A sharply divided Amador County Board of Supervisors in California on Tuesday delayed a decision on a controversial plan to accept millions of dollars from a tiny Indian tribe in exchange for dropping legal actions to stop a major gambling resort 40 miles from Sacramento.
The intensity of the debate over the proposed casino by the Buena Vista Rancheria of Me-Wuk Indians was underscored by board Chairman Richard Forster's declaration that "I won't accept the blood money" from the planned gambling development near Highway 88 in southern Amador County.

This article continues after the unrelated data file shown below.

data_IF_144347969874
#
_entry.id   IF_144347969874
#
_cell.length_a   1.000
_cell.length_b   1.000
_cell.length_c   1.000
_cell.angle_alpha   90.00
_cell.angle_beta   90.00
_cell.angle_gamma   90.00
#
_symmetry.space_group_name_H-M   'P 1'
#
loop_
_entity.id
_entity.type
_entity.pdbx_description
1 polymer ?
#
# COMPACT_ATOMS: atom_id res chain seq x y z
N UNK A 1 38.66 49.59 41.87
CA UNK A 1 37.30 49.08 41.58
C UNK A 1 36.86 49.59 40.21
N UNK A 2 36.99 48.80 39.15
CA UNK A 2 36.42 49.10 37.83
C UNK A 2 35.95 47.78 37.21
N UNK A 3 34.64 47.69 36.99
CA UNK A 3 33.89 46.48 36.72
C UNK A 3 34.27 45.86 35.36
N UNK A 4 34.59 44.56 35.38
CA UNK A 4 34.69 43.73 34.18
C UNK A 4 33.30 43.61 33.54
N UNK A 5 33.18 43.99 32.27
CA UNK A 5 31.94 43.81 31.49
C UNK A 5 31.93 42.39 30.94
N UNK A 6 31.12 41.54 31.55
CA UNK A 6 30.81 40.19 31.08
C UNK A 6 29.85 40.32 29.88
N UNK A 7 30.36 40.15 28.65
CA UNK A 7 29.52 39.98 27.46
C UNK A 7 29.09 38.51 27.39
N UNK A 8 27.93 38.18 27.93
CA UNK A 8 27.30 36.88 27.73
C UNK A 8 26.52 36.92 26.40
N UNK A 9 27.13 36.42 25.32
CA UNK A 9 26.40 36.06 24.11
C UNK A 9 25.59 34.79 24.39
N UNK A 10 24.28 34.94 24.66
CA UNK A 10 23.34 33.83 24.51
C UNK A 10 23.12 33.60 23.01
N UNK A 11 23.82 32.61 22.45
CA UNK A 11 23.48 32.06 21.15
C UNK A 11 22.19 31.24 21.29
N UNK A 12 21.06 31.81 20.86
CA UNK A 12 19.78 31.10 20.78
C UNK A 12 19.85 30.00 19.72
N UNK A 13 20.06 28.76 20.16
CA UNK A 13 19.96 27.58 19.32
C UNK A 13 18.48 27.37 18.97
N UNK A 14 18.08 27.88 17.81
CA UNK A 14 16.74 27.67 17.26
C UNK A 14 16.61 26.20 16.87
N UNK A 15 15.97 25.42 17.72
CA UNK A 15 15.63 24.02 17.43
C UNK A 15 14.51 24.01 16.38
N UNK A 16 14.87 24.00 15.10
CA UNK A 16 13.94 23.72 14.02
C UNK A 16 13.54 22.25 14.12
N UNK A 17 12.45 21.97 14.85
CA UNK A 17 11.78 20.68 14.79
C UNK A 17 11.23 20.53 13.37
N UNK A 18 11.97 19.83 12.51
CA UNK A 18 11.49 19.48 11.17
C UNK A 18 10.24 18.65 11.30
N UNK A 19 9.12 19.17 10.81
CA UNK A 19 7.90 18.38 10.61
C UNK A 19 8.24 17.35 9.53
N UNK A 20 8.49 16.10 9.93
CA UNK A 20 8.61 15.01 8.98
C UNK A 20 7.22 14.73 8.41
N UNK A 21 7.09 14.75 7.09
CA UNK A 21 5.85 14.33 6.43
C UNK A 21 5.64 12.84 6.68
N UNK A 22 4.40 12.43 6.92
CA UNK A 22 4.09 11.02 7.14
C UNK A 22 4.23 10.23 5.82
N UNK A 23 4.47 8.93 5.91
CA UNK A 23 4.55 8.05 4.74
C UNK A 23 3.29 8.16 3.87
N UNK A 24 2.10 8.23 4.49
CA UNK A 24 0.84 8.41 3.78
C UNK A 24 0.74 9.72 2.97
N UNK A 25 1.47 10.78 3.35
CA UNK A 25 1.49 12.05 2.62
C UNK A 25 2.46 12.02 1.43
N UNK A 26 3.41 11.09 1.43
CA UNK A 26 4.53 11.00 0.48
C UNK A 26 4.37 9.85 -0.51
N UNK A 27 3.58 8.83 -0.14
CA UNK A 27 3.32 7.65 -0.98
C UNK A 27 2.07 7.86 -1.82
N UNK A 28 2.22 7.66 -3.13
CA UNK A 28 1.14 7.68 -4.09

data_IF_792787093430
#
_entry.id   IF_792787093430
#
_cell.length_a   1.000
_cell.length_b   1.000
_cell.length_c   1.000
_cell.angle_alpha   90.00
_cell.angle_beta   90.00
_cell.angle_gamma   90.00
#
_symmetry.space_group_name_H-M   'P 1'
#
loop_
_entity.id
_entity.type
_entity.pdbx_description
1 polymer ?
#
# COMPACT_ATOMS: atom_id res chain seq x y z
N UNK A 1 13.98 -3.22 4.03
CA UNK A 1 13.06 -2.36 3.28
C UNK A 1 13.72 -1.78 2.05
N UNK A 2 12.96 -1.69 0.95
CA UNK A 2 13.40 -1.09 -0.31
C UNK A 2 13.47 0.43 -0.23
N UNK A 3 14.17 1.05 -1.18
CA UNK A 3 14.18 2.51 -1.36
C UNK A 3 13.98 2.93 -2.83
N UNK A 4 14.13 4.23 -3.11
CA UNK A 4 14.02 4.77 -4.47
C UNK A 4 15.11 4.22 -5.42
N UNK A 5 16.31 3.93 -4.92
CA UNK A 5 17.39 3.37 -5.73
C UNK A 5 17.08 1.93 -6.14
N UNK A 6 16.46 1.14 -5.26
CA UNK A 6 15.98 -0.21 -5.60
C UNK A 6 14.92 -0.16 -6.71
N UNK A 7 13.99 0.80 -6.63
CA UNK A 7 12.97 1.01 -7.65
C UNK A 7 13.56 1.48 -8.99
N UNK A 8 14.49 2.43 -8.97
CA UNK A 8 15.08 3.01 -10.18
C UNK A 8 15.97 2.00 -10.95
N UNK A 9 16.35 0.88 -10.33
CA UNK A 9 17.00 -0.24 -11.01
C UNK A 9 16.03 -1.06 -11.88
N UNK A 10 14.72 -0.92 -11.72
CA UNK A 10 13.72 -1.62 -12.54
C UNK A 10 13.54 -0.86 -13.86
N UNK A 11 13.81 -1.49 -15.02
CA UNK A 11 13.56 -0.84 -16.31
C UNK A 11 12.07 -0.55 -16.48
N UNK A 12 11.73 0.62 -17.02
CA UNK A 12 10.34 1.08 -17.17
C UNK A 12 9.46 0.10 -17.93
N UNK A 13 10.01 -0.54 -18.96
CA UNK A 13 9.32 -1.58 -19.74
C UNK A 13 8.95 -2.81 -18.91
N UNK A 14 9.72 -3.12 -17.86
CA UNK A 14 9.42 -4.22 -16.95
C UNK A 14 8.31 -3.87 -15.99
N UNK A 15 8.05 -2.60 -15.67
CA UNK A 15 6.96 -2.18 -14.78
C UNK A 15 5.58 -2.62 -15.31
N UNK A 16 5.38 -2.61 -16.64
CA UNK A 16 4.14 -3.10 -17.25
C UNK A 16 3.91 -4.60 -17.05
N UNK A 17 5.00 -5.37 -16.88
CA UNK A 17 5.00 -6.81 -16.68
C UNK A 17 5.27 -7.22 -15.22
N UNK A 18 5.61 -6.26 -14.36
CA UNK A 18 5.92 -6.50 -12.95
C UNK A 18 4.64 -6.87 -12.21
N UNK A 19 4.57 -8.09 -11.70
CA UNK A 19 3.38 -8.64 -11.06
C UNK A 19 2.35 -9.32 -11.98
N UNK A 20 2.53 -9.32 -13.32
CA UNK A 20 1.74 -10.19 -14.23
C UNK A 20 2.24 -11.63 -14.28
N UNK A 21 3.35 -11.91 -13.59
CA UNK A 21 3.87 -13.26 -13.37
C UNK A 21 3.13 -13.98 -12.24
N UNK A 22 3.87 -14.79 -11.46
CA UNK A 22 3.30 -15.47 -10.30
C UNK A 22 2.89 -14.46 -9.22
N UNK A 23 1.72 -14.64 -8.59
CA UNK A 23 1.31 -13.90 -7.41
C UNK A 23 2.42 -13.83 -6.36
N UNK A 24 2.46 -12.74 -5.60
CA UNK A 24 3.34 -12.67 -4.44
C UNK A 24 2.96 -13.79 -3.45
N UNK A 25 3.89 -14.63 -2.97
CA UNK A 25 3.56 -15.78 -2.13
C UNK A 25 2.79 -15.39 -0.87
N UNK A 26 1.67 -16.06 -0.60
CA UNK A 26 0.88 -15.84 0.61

Under a proposed settlement, the tribe would pay the county a lump sum of $18 million, plus $8 million a year, in exchange for the county dropping a federal lawsuit against the development. Gov. Arnold Schwarzenegger signed a gambling agreement with the tribe — consisting primarily of a mother and her four children — that allowed it to install an unlimited number of slot machines on its 67.5 acre property. The tribe's pending agreement with the county would limit its total slots to 950.